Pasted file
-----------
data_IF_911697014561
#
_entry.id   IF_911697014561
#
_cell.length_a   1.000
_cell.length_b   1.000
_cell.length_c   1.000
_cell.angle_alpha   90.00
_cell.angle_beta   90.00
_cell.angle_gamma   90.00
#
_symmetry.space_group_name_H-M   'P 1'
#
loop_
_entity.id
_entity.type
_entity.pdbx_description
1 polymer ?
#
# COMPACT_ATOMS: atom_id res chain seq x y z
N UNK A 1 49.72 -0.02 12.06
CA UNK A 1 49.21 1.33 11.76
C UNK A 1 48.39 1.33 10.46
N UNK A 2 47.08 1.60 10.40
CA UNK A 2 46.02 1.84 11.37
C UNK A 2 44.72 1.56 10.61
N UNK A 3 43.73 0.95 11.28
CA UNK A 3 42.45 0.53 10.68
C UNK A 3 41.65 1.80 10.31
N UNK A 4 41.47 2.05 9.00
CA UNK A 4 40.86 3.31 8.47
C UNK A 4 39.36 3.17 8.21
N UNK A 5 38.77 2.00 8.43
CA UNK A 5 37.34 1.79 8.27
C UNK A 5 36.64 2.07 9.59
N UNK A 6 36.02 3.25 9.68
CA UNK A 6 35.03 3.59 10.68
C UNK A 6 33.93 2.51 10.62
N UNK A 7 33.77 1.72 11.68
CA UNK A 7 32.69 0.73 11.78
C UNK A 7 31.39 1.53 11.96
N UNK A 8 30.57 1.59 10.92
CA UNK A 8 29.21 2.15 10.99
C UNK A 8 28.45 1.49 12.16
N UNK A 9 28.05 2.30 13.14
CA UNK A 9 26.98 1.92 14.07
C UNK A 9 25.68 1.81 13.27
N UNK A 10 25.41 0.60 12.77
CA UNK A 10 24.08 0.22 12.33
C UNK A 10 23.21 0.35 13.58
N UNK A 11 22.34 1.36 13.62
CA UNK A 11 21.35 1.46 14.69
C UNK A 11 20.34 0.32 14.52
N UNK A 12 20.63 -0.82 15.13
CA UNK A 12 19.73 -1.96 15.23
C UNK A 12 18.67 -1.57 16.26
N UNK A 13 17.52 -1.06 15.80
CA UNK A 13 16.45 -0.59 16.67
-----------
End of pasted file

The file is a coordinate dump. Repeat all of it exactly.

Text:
data_IF_911697014561
#
_entry.id   IF_911697014561
#
_cell.length_a   1.000
_cell.length_b   1.000
_cell.length_c   1.000
_cell.angle_alpha   90.00
_cell.angle_beta   90.00
_cell.angle_gamma   90.00
#
_symmetry.space_group_name_H-M   'P 1'
#
loop_
_entity.id
_entity.type
_entity.pdbx_description
1 polymer ?
#
# COMPACT_ATOMS: atom_id res chain seq x y z
N UNK A 1 49.72 -0.02 12.06
CA UNK A 1 49.21 1.33 11.76
C UNK A 1 48.39 1.33 10.46
N UNK A 2 47.08 1.60 10.40
CA UNK A 2 46.02 1.84 11.37
C UNK A 2 44.72 1.56 10.61
N UNK A 3 43.73 0.95 11.28
CA UNK A 3 42.45 0.53 10.68
C UNK A 3 41.65 1.80 10.31
N UNK A 4 41.47 2.05 9.00
CA UNK A 4 40.86 3.31 8.47
C UNK A 4 39.36 3.17 8.21
N UNK A 5 38.77 2.00 8.43
CA UNK A 5 37.34 1.79 8.27
C UNK A 5 36.64 2.07 9.59
N UNK A 6 36.02 3.25 9.68
CA UNK A 6 35.03 3.59 10.68
C UNK A 6 33.93 2.51 10.62
N UNK A 7 33.77 1.72 11.68
CA UNK A 7 32.69 0.73 11.78
C UNK A 7 31.39 1.53 11.96
N UNK A 8 30.57 1.59 10.92
CA UNK A 8 29.21 2.15 10.99
C UNK A 8 28.45 1.49 12.16
N UNK A 9 28.05 2.30 13.14
CA UNK A 9 26.98 1.92 14.07
C UNK A 9 25.68 1.81 13.27
N UNK A 10 25.41 0.60 12.77
CA UNK A 10 24.08 0.22 12.33
C UNK A 10 23.21 0.35 13.58
N UNK A 11 22.34 1.36 13.62
CA UNK A 11 21.35 1.46 14.69
C UNK A 11 20.34 0.32 14.52
N UNK A 12 20.63 -0.82 15.13
CA UNK A 12 19.73 -1.96 15.23
C UNK A 12 18.67 -1.57 16.26
N UNK A 13 17.52 -1.06 15.80
CA UNK A 13 16.45 -0.59 16.67